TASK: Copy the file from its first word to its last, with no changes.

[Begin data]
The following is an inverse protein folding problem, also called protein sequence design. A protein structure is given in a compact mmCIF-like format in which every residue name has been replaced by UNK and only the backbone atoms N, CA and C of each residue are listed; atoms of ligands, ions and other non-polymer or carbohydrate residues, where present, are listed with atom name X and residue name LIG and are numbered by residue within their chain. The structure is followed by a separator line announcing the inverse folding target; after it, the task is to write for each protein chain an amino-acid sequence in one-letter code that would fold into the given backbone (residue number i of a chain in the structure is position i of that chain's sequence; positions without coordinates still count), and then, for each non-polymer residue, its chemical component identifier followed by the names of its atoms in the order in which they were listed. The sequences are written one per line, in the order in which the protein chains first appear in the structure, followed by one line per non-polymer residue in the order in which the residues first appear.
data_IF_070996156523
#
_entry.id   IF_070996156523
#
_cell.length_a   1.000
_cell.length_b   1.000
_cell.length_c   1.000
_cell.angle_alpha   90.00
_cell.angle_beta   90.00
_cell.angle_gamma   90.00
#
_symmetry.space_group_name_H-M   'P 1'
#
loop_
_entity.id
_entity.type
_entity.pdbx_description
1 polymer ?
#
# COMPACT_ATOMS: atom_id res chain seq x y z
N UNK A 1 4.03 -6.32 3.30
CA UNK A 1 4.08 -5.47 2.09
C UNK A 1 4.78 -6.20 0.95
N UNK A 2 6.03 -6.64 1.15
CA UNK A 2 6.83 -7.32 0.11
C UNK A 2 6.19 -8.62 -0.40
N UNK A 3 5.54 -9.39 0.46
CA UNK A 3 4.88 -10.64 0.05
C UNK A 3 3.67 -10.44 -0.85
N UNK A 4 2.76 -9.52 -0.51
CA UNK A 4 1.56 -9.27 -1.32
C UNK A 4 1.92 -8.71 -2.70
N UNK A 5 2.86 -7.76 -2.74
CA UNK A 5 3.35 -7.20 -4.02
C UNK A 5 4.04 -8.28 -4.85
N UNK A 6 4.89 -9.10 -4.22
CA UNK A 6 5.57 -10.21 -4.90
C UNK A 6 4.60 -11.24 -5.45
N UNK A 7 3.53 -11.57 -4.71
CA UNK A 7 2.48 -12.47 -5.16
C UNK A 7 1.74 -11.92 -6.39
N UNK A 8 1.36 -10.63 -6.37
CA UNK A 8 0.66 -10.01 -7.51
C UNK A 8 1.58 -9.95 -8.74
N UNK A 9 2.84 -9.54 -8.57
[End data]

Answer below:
The following is an inverse protein folding problem, also called protein sequence design. A protein structure is given in a compact mmCIF-like format in which every residue name has been replaced by UNK and only the backbone atoms N, CA and C of each residue are listed; atoms of ligands, ions and other non-polymer or carbohydrate residues, where present, are listed with atom name X and residue name LIG and are numbered by residue within their chain. The structure is followed by a separator line announcing the inverse folding target; after it, the task is to write for each protein chain an amino-acid sequence in one-letter code that would fold into the given backbone (residue number i of a chain in the structure is position i of that chain's sequence; positions without coordinates still count), and then, for each non-polymer residue, its chemical component identifier followed by the names of its atoms in the order in which they were listed. The sequences are written one per line, in the order in which the protein chains first appear in the structure, followed by one line per non-polymer residue in the order in which the residues first appear.
data_IF_070996156523
#
_entry.id   IF_070996156523
#
_cell.length_a   1.000
_cell.length_b   1.000
_cell.length_c   1.000
_cell.angle_alpha   90.00
_cell.angle_beta   90.00
_cell.angle_gamma   90.00
#
_symmetry.space_group_name_H-M   'P 1'
#
loop_
_entity.id
_entity.type
_entity.pdbx_description
1 polymer ?
#
# COMPACT_ATOMS: atom_id res chain seq x y z
N UNK A 1 4.03 -6.32 3.30
CA UNK A 1 4.08 -5.47 2.09
C UNK A 1 4.78 -6.20 0.95
N UNK A 2 6.03 -6.64 1.15
CA UNK A 2 6.83 -7.32 0.11
C UNK A 2 6.19 -8.62 -0.40
N UNK A 3 5.54 -9.39 0.46
CA UNK A 3 4.88 -10.64 0.05
C UNK A 3 3.67 -10.44 -0.85
N UNK A 4 2.76 -9.52 -0.51
CA UNK A 4 1.56 -9.27 -1.32
C UNK A 4 1.92 -8.71 -2.70
N UNK A 5 2.86 -7.76 -2.74
CA UNK A 5 3.35 -7.20 -4.02
C UNK A 5 4.04 -8.28 -4.85
N UNK A 6 4.89 -9.10 -4.22
CA UNK A 6 5.57 -10.21 -4.90
C UNK A 6 4.60 -11.24 -5.45
N UNK A 7 3.53 -11.57 -4.71
CA UNK A 7 2.48 -12.47 -5.16
C UNK A 7 1.74 -11.92 -6.39
N UNK A 8 1.36 -10.63 -6.37
CA UNK A 8 0.66 -10.01 -7.51
C UNK A 8 1.58 -9.95 -8.74
N UNK A 9 2.84 -9.54 -8.57